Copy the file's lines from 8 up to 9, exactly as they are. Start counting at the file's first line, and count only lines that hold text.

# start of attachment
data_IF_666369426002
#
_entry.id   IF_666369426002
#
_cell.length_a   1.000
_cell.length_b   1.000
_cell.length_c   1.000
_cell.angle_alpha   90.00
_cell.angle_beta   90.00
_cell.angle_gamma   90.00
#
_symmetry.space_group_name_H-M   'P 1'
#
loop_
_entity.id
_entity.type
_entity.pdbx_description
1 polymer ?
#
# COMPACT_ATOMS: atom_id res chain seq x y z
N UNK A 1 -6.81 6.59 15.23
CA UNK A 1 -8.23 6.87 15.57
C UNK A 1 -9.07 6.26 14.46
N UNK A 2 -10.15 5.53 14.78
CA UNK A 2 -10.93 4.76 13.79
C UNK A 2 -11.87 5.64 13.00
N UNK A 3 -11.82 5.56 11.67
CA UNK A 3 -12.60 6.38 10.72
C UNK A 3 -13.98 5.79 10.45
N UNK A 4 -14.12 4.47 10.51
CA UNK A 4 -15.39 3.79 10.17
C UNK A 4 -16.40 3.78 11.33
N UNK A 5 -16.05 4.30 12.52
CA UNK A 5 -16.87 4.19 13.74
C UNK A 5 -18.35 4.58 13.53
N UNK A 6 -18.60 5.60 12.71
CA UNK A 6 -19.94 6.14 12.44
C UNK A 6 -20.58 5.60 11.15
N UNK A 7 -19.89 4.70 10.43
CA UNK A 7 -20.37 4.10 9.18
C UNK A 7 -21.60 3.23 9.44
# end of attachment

_cell.angle_alpha   90.00
_cell.angle_beta   90.00